28 November 2010

Inquisitive Spiders

The jumping spider at left is from the genus Habronattus, and was spotted on a twig of a Mexican Blood Flower.  Measuring about 1/3 of an inch, it is tiny and inconspicuous, but don't let that fool you.

All jumping spiders have excellent eyesight to aid them in hunting.  And as their name suggests, they have great jumping abilities, allowing them to leap many times their body length.

However, their most interesting behavior may be how they react to humans.  Jumping spiders, when approached by a human, tend to stay put and observe.  They can often be handled, and make excellent macro photography subjects if you find an especially tame one.

This "tameness" is unique among spiders and most insects.  And the image of being tame and inquisitive is further enhanced by their 'facial features', which appear to impart expressions (see photo below for an example).

Spiders, like many "bugs", consist of thousands of species worldwide. In fact, jumping spiders (family Salticidae) alone contain over 5000 species. When you factor in regional and seasonal variances, it becomes quite a challenge to identify species.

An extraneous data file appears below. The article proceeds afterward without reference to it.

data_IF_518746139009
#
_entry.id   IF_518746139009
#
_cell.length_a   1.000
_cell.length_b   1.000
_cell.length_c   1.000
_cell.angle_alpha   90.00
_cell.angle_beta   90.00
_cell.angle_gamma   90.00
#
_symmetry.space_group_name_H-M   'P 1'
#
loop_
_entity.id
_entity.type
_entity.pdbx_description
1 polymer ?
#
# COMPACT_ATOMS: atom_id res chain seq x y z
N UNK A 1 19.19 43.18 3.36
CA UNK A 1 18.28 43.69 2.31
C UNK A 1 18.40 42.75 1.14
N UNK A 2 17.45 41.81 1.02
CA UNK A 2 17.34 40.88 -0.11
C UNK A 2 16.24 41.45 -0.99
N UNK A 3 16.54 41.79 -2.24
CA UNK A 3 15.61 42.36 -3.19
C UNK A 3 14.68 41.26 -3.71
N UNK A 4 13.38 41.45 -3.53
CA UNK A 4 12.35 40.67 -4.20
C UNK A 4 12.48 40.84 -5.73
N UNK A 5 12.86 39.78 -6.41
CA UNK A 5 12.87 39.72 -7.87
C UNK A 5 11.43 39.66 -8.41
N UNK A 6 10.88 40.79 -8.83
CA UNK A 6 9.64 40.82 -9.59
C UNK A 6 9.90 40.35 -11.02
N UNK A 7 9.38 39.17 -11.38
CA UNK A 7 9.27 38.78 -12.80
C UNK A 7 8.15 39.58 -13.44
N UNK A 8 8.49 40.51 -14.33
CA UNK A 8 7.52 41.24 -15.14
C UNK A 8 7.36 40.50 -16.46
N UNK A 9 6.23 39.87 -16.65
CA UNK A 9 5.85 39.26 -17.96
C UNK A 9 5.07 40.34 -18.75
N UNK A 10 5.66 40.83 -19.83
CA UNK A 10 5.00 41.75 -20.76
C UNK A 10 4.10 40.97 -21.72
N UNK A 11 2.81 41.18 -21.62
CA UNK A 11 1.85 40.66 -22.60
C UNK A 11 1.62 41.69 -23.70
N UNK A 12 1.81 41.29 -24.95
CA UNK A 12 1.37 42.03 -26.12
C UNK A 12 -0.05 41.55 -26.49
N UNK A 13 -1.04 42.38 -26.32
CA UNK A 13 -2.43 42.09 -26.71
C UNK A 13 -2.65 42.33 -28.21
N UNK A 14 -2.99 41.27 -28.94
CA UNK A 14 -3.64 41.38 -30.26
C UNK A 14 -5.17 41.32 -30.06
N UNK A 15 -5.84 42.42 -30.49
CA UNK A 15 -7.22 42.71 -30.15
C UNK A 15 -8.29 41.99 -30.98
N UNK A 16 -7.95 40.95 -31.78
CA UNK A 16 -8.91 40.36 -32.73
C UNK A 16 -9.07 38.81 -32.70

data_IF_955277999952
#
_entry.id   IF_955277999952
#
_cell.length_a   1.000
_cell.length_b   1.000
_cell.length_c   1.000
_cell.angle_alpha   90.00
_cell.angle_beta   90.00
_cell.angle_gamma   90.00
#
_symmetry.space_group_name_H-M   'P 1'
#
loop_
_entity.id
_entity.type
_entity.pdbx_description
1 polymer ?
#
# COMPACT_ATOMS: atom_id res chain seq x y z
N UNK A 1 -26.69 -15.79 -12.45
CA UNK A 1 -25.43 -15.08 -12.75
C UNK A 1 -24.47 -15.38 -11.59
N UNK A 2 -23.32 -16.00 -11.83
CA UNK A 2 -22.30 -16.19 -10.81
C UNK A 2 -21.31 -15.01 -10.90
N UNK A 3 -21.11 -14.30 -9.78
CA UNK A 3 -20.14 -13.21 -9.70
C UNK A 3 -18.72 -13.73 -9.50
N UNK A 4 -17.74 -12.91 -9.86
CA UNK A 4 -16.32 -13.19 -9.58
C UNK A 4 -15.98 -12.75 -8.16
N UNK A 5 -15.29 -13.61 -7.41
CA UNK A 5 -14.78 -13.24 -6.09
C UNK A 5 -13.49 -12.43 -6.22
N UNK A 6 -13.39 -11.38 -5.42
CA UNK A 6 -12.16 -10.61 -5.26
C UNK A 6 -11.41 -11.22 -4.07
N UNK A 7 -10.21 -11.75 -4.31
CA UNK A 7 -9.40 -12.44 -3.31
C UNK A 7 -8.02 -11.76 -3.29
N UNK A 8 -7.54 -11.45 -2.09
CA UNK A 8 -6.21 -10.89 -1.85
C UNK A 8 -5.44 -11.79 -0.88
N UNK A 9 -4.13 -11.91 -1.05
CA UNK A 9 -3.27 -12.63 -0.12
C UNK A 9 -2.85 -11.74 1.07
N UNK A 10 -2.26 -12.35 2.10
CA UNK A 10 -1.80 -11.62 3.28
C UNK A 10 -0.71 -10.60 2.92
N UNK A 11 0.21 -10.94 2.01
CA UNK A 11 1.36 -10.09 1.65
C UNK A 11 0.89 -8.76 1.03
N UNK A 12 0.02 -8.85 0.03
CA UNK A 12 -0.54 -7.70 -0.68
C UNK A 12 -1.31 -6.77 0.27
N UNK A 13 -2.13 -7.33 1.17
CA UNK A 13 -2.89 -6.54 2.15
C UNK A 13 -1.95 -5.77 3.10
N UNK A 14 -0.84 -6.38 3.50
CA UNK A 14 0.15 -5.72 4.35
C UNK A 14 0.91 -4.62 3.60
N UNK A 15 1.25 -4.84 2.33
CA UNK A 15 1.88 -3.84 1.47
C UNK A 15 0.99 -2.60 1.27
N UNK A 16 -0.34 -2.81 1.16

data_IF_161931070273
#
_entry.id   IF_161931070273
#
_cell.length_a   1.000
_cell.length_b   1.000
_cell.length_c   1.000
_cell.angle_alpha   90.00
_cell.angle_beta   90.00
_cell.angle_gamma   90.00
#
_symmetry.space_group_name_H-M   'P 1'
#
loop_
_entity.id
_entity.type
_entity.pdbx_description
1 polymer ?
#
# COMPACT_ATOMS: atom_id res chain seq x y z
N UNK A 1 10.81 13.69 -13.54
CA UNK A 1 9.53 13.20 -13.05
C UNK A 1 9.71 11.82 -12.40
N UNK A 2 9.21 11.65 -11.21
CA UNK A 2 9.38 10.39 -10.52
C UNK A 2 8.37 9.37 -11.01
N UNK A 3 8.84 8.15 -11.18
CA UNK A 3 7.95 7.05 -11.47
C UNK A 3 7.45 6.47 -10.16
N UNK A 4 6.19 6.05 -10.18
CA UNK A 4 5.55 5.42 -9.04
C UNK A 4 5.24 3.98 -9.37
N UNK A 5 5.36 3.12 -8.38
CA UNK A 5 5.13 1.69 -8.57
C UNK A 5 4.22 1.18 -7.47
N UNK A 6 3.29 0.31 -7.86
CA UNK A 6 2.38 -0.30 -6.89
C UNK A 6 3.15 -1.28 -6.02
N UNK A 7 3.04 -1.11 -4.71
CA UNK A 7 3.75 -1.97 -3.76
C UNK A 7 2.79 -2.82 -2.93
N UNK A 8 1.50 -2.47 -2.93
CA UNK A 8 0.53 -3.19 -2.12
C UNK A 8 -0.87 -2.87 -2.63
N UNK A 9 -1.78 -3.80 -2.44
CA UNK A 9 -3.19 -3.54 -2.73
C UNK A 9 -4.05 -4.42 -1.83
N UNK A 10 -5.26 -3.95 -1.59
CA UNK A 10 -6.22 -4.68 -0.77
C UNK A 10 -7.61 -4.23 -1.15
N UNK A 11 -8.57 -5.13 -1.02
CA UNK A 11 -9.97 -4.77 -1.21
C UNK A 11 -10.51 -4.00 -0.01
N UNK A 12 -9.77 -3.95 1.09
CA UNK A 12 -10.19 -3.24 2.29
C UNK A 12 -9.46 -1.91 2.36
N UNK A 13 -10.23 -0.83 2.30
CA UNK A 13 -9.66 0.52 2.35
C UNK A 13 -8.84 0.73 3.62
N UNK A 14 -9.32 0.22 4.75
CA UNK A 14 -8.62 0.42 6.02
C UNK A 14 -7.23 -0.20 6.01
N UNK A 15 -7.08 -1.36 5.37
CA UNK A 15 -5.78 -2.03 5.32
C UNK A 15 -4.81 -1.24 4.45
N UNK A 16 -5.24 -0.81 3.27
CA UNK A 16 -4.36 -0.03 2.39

Jumping spiders in general can be loosely identified by the arrangement of their eyes - all in a row, with their middle eyes substantially larger.  Behaviorally, they are hunters, so you will not see them with or in a web.  They do spin silk to "tether" themselves when jumping.

Habronattus coecatus, public domain image from wikipedia

And be sure to check out my other Macro photos.


  1. Great macro shots!! The detail on that tiny spider is amazing.

  2. So funny they looks like

  3. You have captured some amazing detail. Great shots.

  4. Gorgeous little creatures - one subject that I really want to find to take some photos of.

  5. Wow...what detail and clarity! Great shots! I'm always surprised to see them in my Macro Flower Shots....don't usually see them until I get them on the computer. I can tell you have a powerful zoom to be able to capture them with such detail.

  6. Awesome macro shot! He is so ugly he is cute!

  7. Those shots are stunning! I looove the second one - what a colourful little chap he is! We have tiny little jumping spiders here (we call them 'wolf spiders' because of their method of hunting) but nothing like this one!

    Our 'harvestmen' (opiliones) have a similarly interesting habit, in that if you catch them in the light they will freeze. I have some nice macro shots of those, somewere (on film).